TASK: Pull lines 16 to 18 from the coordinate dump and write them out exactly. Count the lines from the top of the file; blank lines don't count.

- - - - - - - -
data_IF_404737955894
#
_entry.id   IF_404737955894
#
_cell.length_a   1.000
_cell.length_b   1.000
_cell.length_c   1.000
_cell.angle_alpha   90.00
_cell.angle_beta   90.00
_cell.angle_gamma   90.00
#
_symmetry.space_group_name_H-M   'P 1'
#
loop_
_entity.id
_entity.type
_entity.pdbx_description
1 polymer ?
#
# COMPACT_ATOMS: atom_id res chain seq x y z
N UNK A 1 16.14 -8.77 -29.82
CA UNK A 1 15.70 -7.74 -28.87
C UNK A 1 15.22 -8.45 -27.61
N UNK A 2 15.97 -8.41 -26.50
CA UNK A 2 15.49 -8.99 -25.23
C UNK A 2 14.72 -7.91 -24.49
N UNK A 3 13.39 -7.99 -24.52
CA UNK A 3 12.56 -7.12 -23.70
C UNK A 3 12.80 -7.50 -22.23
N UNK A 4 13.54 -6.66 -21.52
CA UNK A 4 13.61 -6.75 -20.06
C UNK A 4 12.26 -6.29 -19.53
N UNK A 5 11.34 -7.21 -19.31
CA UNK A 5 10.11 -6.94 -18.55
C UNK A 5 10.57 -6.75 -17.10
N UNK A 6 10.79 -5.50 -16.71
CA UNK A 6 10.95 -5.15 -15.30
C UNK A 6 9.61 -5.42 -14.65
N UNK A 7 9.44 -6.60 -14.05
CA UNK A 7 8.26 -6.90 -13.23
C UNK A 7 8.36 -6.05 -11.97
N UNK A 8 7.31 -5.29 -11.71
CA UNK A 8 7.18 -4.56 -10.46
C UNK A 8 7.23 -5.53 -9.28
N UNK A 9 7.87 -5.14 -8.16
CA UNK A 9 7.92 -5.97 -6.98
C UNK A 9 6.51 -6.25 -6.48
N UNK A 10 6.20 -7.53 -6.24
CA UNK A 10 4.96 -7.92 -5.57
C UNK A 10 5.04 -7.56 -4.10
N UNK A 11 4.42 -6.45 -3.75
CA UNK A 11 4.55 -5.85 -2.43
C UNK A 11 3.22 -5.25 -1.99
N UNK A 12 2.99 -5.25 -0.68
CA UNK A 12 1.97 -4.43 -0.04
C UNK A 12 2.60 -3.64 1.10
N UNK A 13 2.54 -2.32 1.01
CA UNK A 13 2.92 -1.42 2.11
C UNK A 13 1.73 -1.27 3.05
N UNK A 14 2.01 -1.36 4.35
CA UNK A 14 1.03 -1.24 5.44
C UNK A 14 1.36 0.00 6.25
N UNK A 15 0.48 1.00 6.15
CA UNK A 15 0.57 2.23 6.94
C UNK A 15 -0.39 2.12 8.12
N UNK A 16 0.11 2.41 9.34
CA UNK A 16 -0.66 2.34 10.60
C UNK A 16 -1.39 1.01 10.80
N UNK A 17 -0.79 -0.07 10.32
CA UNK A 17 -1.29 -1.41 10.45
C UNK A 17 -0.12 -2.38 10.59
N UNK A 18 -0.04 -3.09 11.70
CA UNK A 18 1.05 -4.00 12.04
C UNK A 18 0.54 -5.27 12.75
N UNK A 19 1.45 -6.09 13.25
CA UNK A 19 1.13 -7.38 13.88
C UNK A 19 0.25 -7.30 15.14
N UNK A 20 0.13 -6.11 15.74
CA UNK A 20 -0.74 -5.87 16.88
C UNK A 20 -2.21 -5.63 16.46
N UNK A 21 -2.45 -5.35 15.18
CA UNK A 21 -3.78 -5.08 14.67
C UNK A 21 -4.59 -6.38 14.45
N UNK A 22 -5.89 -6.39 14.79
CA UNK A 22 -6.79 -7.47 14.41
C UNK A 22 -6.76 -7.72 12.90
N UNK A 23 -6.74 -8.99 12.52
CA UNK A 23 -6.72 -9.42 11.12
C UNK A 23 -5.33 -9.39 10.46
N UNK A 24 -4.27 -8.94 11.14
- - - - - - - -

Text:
_entity.type
_entity.pdbx_description
1 polymer ?